You have to be careful that you don't do too much in advance, especially if the conditions are warm as you risk overheating. 
  • Most of the research I've done in this area is for middle distance endurance events - 800m, 1500, possibly as far as 3-5km but not beyond that. 

    The work here was related to oxygen uptake kinetics. 
  • The idea there is that in addition to VO2max, submaximal VO2, VO2 at which the lactate threshold occurs, there is a fourth variable which is how rapidly can your oxygen uptake rise to meet the steady state requirement after the gun fires at the start of the race. 
  • If you're an 800-1500m runner, the first 45-60 seconds is a big fraction of the entire race duration. 

    If we can find a way to accelerate the risk in oxygen uptake to reach the steady state, then that ought to optimise performance. 

    We're assuming that the amount of anaerobic energy available is basically a constant, and therefore if we can generate more energy aerobically in that first phase by having faster VO2 kinetics it should be beneficial. 
  • We use the experience I and many others have had that when you run a set of intervals on the track (e.g. 12 x 400m), the second one often feels much easier. 

    This doesn't make a lot of inherent sense as you ought to be carrying some fatigue forward from the first one. 

    The reason seems to be that you're primed for the second and subsequent reps. 
  • We find that if you do a prior bout of high intensity exercise, your oxygen uptake rises faster at that second repetition. 

    This is a consequence of higher vasodilation so you're delivering more blood to the muscles. 

    Also the respiratory enzymes in the mitochondria within those muscles are primed to utilise the oxygen available to them. 
  • We did a few studies that demonstrated this was the case, and then began applying it back to athletes. 

    Most have adapted their warm ups accordingly. 
  • If you're a track runner the standard warm up is to do a couple of miles of running, a stretch, then 4 x 80m strides. 

    THere's been an inherent fear that doing more would mean you start the race with lactate in your legs and feeling a bit tired.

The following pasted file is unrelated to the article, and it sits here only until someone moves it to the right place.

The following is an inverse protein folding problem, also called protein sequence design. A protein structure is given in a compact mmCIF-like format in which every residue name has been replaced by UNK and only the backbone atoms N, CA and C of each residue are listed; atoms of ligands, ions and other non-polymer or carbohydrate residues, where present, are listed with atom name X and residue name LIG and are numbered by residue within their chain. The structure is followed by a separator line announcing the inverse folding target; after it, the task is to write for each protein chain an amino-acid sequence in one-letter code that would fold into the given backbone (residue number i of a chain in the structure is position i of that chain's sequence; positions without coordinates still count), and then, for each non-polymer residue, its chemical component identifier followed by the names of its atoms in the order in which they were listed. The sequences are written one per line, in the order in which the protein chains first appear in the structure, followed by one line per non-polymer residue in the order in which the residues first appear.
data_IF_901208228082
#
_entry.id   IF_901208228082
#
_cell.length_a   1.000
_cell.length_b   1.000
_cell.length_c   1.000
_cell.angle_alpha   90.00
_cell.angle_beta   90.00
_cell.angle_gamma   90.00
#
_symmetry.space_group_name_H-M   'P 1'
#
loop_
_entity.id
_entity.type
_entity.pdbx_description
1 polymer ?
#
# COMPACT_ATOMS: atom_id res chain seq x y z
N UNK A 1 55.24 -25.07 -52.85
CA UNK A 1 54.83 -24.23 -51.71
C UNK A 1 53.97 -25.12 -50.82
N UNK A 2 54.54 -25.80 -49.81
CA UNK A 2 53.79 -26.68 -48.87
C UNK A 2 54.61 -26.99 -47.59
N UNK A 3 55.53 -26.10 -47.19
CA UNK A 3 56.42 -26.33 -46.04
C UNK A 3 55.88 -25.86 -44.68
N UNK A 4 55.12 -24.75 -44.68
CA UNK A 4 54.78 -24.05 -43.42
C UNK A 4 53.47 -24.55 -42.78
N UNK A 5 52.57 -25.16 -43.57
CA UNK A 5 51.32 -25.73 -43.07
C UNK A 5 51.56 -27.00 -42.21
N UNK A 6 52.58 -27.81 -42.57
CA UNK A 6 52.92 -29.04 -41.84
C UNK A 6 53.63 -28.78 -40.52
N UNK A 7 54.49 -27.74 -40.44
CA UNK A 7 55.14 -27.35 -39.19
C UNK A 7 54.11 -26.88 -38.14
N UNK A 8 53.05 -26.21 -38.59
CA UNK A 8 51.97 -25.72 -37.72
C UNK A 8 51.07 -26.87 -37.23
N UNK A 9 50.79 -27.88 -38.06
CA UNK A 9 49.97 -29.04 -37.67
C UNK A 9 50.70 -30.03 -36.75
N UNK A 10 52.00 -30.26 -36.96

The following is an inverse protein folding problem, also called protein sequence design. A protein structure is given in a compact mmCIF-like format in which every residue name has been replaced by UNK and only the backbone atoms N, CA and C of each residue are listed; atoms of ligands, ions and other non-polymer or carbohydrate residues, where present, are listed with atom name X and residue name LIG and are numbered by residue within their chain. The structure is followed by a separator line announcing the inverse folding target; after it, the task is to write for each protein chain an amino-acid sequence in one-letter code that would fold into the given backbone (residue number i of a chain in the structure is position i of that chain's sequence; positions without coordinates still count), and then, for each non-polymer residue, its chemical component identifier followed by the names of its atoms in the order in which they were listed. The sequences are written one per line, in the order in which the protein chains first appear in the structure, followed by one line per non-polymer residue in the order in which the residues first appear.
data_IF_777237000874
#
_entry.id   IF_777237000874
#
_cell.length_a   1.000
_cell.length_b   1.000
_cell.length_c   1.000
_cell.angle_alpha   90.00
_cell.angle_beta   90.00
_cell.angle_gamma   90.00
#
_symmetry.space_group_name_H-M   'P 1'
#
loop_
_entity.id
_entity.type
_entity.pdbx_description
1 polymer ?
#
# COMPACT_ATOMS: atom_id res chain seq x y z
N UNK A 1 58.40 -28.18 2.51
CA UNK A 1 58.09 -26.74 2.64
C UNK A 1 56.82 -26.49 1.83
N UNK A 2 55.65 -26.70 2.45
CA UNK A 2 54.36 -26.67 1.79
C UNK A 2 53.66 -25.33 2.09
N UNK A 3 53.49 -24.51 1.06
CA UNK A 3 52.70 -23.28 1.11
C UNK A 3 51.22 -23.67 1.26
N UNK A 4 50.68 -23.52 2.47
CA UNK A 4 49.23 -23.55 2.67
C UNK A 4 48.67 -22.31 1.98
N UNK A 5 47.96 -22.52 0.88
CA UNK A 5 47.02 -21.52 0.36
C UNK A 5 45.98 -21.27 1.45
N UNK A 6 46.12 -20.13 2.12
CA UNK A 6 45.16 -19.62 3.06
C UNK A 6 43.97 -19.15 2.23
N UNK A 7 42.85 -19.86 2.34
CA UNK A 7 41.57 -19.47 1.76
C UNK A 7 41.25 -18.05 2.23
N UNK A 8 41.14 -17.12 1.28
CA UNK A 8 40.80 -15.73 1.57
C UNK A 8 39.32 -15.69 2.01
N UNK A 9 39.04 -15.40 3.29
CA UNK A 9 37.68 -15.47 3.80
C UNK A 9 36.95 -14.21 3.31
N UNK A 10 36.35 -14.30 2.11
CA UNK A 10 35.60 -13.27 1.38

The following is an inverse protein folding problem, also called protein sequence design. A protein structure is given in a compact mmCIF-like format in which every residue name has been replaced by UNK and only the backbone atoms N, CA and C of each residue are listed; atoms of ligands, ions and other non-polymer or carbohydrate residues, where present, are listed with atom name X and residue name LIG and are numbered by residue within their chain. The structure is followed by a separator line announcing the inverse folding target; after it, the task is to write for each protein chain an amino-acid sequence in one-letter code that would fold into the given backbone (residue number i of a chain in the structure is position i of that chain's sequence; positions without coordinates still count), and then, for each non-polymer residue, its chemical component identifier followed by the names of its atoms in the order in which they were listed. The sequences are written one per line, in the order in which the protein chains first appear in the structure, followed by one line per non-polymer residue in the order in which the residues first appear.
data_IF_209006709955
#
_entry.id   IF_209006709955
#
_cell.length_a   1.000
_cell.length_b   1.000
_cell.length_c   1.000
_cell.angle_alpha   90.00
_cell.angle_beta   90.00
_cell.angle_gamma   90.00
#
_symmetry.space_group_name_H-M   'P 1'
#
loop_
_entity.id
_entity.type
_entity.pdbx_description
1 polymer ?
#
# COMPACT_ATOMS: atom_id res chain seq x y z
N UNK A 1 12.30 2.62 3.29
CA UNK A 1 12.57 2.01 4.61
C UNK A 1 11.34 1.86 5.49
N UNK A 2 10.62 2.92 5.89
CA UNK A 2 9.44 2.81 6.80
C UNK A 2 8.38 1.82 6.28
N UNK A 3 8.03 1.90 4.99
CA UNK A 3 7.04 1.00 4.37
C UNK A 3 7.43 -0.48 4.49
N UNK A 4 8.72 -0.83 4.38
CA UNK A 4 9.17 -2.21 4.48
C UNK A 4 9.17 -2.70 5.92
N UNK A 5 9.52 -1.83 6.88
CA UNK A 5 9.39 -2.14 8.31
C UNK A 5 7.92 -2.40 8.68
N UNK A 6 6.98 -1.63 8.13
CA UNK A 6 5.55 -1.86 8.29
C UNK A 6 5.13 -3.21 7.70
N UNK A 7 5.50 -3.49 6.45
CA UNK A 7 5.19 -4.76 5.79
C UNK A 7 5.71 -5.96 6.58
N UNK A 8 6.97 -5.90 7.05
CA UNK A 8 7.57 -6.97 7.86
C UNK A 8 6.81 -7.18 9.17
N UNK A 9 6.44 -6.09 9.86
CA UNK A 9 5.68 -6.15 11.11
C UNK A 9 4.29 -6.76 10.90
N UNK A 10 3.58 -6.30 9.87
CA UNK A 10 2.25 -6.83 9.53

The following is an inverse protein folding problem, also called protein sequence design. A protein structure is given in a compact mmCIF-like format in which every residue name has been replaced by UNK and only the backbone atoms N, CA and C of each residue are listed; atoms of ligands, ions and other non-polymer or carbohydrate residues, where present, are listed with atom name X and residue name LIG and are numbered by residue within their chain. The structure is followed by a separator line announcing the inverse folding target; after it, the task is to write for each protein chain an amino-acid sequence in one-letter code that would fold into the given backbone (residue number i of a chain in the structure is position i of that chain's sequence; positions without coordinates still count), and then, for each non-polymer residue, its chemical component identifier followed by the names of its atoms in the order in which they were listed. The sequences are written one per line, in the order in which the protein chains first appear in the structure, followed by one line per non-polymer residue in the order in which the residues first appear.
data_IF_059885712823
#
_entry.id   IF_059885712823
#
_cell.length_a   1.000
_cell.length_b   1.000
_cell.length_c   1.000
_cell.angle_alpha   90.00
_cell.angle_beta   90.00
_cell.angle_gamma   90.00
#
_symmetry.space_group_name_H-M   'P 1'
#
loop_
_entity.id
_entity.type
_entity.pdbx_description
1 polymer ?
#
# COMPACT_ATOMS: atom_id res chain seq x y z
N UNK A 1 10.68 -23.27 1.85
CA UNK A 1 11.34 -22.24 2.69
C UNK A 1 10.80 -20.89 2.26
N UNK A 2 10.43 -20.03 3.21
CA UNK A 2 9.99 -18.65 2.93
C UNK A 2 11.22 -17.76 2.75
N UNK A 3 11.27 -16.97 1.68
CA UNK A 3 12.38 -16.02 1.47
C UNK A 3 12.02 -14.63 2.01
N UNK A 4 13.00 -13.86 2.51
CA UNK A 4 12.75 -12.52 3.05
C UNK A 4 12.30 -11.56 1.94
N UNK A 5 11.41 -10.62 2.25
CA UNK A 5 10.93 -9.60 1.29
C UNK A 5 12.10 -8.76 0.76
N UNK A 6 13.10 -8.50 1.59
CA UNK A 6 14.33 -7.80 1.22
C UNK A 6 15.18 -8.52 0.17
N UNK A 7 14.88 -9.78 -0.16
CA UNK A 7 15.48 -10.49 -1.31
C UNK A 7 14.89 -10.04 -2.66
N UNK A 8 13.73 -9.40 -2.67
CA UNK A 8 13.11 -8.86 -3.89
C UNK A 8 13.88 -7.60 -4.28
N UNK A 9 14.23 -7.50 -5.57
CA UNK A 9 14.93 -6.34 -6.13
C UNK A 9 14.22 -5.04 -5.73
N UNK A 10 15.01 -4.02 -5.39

• If you take into account the research above, with the second rep being better than the first, introducing a longer fairly hard repetition around 20 minutes before the race seems to be beneficial. 
  • We've adapted athletes warm ups to include a 200-400m close to all out effort 10-20 minutes before the start of the race. 

    We were able to verify that performance over 800m was improved. 
  • This can be applicable particularly to competitive triathletes because the swim start is typically an all out effort to get into a good position. 

    Elite athletes often include something similar in their warm ups the morning before a race. 
  • The world cross country championships would be relevant for the same reasons as even though it's 7.5 miles, it's a sprint finish and it's a case of hanging on as long as you can. 

    If you're not in a reasonable position at the start you probably won't win so getting off the start quick is important. 
  • Similarly with cycling events, getting off the start can be really important. 


18:16 -

  • We've been interested in whether fast start pacing strategies can be beneficial. 
  • The pacing strategy that is optimal will depend on the race duration. 

    For a marathon, it seems that even paced is best, although interestingly Paula Radcliffe and Eliud Kipchoge both negative split when they set their respective world records. 
  • For shorter events we explored the possibility that starting (in the first 10 seconds or so) pretty much all out might enable a faster VO2 response. 

    The rationale is that when you start off at a very high intensity the phosphocreatine (PCR) in your muscle splits really quickly. 

    If you slow subsequently you can replenish some of that, but the fall in PCR is directly proportional to the ride in VO2 so you might be able to kick start the aerobic system to where it needs to be without incurring too much of an oxygen deficit. 

    There is a balance between going too hard and fast too soon and depleting your anaerobic energy store too much, and doing enough to stimulate oxygen uptake to rise more rapidly. 
  • We found that in some circumstances, when the exercise duration is less than 2-4 minutes, starting fast is probably a beneficial strategy. 
  • Our first studies manipulated the starting power getting them back to the same mean power and then assessing how long they could go for. 

    The idea was that if there was a physiological benefit in the first period that should translate to increase endurance capacity measured by improved time to exhaustion. 

    We found that this was true. 
  • We went on to do studies that looked at a fixed period of work for a certain duration and then a sprint to establish whether the fast start strategy had spared some of the anaerobic capacity that would then be available in the last phase. 

    There was decent evidence that this was true as well. 
  • If you start really fast for the first 10-15 seconds and settled into a steady pace, that would probably be more beneficial and less harmful than if you went all out for 60 seconds and then tried to settle into a pace.